Parents as First teachers…..Part 2

Early Childhood Shopping List… is a useful list of ideas of items to have available at home to support your child’s development….


–  chubby/oversized coloured pencils and felt tipped pens

–  an oversized or triangular shaped writing pencil

–  chubby chalk and chalk board

–  small, safety scissors with rounded endscutting5

–  glue sticks

–  a thick tipped marking pen – to highlight cutting lines and to make dotted lines for letter formations

–  a green and red felt tipped pen – to mark the starting and stopping place for basic letter writing

–  early childhood pre-writing activity books – tracing, join the dots, simple mazes, basic drawing, spot the difference type activity books

–  early childhood colouring books

–  early childhood hand-writing books

–  lots of scrap paper for cutting and writing (butchers paper)

–  coloured paper and cardboard – to learn colours, to provide a contrast, to glue pictures on, to assist with cutting.

–  old magazines for cutting up

–  old boxes, toilet roll holders, etc. for building, playing, cutting and gluing

–  different sized balls

–  dress ups

–  sand pit/sand box

–  water play toys

–  scraps of coloured paper, card and material of different textures (eg. sand paper, bubble wrap, fabric scraps, corrugated cardboard, cotton balls, etc) for cutting and gluing – encourage your child to feel and rub the textures

–  playdough – use with rollers, plastic knives and cookie cutters

–  wooden beads, coloured pasta and woollen thread or a shoe lace – good for fine motor and also use to teach colours and patterns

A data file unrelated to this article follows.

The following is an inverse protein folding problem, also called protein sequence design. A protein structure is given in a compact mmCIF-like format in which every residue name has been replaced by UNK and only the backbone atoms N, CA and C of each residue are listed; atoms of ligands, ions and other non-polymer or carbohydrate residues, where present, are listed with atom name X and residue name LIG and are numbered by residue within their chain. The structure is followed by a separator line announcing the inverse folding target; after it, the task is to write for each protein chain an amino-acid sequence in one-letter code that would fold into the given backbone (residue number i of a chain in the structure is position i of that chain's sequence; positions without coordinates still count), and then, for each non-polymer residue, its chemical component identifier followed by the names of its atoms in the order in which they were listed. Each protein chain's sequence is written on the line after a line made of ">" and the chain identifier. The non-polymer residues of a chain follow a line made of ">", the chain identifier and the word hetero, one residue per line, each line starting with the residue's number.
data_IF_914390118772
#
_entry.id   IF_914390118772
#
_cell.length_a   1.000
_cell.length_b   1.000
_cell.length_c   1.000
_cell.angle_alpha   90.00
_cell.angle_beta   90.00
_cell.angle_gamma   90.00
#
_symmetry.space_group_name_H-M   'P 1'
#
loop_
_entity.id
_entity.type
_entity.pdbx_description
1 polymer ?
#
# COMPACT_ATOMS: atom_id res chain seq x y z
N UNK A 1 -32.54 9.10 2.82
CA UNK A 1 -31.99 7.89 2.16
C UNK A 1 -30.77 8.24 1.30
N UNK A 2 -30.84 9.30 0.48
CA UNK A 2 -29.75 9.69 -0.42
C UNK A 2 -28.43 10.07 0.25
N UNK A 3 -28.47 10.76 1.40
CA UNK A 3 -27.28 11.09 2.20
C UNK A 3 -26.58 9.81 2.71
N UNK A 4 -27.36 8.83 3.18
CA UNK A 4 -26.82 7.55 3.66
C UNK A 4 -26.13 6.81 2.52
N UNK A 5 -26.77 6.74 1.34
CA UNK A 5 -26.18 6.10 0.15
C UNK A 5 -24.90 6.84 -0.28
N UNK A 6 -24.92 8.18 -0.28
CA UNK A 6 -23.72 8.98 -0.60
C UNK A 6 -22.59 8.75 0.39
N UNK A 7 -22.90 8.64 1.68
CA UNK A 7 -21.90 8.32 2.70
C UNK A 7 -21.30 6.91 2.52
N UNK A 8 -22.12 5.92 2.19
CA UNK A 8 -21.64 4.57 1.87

–  fine motor games

–  memory games – simple and cheap to make

puzzles-  simple age appropriate jigsaws and wooden puzzles

–  chunky coloured building blocks such as Duplo and Lego

–  chubby, child sized cutlery

Some tips….

  • Recycle and re-use – collect magazines, fabric scraps, boxes, etc.
  • Many games and items can be made cheaply at home – eg. play dough, memory games, draw letter outlines,
  • Create a space at home where your child feels comfortable to sit and cut and glue and draw.  A small table and chair are ideal.  Encourage your child to make use of this area on a daily basis.
  • An adult or parent may need to assist and facilitate especially if the child is experiencing any difficulties.
  • Praise any work…..the process is more important than the outcome.  Hang your children’s work up somewhere at home to admire!!
  • Provide freedom to explore and play safely.

Good Luck!

Pam McDonald Occupational Therapist – Let’s Talk Outreach Service

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